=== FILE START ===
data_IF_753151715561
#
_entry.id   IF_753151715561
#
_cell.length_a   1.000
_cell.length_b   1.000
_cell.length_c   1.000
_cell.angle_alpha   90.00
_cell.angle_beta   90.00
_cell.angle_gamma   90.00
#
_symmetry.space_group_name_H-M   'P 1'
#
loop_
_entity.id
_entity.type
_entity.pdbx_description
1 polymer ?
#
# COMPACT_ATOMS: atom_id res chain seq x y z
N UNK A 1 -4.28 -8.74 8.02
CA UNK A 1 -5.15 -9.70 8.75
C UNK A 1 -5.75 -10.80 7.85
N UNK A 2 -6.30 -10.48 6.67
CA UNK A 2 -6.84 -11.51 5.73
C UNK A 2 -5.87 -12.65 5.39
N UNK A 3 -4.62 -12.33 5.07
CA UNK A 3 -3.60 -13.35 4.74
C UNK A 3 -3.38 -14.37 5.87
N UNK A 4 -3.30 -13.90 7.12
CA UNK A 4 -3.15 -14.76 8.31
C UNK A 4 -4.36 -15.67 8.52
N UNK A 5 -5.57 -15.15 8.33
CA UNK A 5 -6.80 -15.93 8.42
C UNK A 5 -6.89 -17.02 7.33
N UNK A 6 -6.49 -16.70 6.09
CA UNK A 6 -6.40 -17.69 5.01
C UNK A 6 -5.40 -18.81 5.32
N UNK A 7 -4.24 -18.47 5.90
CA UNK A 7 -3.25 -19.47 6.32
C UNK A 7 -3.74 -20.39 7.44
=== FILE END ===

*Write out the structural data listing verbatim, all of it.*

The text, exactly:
data_IF_753151715561
#
_entry.id   IF_753151715561
#
_cell.length_a   1.000
_cell.length_b   1.000
_cell.length_c   1.000
_cell.angle_alpha   90.00
_cell.angle_beta   90.00
_cell.angle_gamma   90.00
#
_symmetry.space_group_name_H-M   'P 1'
#
loop_
_entity.id
_entity.type
_entity.pdbx_description
1 polymer ?
#
# COMPACT_ATOMS: atom_id res chain seq x y z
N UNK A 1 -4.28 -8.74 8.02
CA UNK A 1 -5.15 -9.70 8.75
C UNK A 1 -5.75 -10.80 7.85
N UNK A 2 -6.30 -10.48 6.67
CA UNK A 2 -6.84 -11.51 5.73
C UNK A 2 -5.87 -12.65 5.39
N UNK A 3 -4.62 -12.33 5.07
CA UNK A 3 -3.60 -13.35 4.74
C UNK A 3 -3.38 -14.37 5.87
N UNK A 4 -3.30 -13.90 7.12
CA UNK A 4 -3.15 -14.76 8.31
C UNK A 4 -4.36 -15.67 8.52
N UNK A 5 -5.57 -15.15 8.33
CA UNK A 5 -6.80 -15.93 8.42
C UNK A 5 -6.89 -17.02 7.33
N UNK A 6 -6.49 -16.70 6.09
CA UNK A 6 -6.40 -17.69 5.01
C UNK A 6 -5.40 -18.81 5.32
N UNK A 7 -4.24 -18.47 5.90
CA UNK A 7 -3.25 -19.47 6.32
C UNK A 7 -3.74 -20.39 7.44